Doctors told Sharista Giles’ family that she would never wake up after a car accident left her in a coma in December. At the time of the accident, Sharista was 4 months pregnant.
Doctors performed an emergency operation in January, delivering the son the family has temporarily deemed “Baby L.”
“The doctors were telling us there was nothing else they could do,” Beverly Giles told ABC News. “They already gave up hope. We never gave up. She’s fought this hard.”
Sharista opened her eyes for the first time last week at the Harriman Care and Rehabilitation Center. Her family was notified and rushed to the center, delighted to find the 20-year-old woman receptive to touch, squeezing her family members’ hands and following them with her eyes.
Prayer and support flooded in throughout her months in coma thanks to the Facebook page dedicated to Sharista and Baby L.
The day before Sharista awoke, the family posted, “We miss that beautiful smile…… you have thousands of people praying for you everyday. God’s got your hand baby girl…. hold on tight [and] don’t let it go…. God will see you thru!”
Baby L remains in the University of Tennessee Medical Center’s neonatal intensive care unit. Sharista’s dad brought her a picture of her newborn son.
“He showed her a picture of her baby, and she followed the picture,” Beverly said. “When he turned around to put it back on the bulletin board, she turned her neck, her whole head trying to follow and find the picture again.”
Though Sharista has yet to communicate, her family remains optimistic.
“God is great!” the Facebook page read. “This is a great start!”
NEW YORK, N.Y.–
The latest 3D printing technology offers new hope for the 36,000 U.S. children born every year with congenital heart defects. This summer, physicians utilized a 3D model of a two-week-old infant’s heart to plan and carry out the child’s life-saving surgery.
The successful operation was performed at New York-Presbyterian Morgan Stanley Children’s Hospital.
“In the past we had to stop the heart and look inside to decide what to do,” Dr. Emile Bacha, head of cardiac surgery at Columbia Presbyterian Hospital, said in an interview with News Times. “With this technique, it was like we had a road map to guide us. We were able to repair the baby’s heart with one operation.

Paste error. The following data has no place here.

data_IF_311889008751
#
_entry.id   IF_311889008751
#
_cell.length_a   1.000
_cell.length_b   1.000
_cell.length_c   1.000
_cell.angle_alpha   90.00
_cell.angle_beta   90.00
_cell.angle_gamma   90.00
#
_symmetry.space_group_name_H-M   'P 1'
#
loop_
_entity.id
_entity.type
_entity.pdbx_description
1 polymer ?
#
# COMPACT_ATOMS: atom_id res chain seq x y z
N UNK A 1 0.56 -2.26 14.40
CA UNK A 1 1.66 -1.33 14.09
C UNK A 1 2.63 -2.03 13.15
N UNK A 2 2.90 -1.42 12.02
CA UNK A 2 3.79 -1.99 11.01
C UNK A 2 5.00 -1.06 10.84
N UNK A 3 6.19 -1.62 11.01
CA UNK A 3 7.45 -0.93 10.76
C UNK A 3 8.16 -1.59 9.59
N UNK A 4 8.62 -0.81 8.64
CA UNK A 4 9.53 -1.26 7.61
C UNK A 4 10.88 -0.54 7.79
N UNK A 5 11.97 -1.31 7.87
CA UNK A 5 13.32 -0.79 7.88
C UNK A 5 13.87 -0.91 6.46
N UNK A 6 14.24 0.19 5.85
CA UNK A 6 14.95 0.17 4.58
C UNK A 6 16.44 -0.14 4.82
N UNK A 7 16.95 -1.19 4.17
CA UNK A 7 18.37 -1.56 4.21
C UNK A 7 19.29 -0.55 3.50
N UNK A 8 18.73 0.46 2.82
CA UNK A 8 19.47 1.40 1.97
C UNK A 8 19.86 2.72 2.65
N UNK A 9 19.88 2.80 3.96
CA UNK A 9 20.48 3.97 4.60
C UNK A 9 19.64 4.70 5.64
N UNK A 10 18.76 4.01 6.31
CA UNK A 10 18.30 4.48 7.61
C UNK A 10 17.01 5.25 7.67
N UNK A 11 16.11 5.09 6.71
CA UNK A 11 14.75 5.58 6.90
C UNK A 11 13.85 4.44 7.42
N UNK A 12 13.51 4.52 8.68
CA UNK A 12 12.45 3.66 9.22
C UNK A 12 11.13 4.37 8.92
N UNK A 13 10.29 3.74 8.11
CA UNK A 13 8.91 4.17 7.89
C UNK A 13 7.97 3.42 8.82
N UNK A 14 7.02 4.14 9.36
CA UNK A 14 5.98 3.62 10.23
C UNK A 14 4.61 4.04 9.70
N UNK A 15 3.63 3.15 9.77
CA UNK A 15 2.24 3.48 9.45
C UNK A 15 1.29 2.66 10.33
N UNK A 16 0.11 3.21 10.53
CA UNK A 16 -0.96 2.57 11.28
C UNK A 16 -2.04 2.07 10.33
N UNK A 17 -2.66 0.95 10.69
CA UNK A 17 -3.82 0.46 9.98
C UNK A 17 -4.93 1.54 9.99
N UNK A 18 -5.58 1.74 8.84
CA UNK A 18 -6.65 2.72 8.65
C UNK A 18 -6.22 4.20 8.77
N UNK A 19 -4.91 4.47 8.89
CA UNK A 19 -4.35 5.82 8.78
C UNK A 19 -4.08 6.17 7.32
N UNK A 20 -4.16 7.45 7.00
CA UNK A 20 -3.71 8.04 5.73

“The baby’s heart had holes, which are not uncommon with CHD [congenital heart defects], but the heart chambers were also in an unusual formation, rather like a maze,” Bacha said.
The key to this maze was found through 3D printing a replica of the child’s heart from MRI scans. The life-sized, plastic model allowed surgeons to visualize and plan exactly which incisions to make and where – alleviating much of the gamble associated with operating on unusually malformed hearts.
The Connecticut-based non-profit Matthew’s Hearts of Hope funded the procedure.
“This is a game changer for CHD babies with complicated heart anatomy,” Marie Hatcher, founder of Matthew’s Hearts of Hope, told The Independent. “Normally the first time the surgeon sees the heart is when the chest is open, now they have the ability to plan out the surgery ahead of time while looking at a 3D heart.”
Dr. Erle Austin of Kosair Children’s Hospital in Kentucky used a similar 3D printing method to examine his patient’s heart before surgery. The process allowed him to “go through a small incision and work through that and do all of that surgery with a minimum amount of injury to the heart . . . . The child had an excellent recovery and was home after only four days and required no heart medicine.
“If I went in and did surgery, took off the front of the heart and did irreparable damage, the child would not survive,” Austin said in an interview with Wired.
Beyond heart models, the innovation of 3D printing has captivated every corner of the medical field – from replacement ears and hips to dentistry and skull implants. Some estimate the global medical and dental 3D printing industry will grow to be worth approximately $800 million by 2025.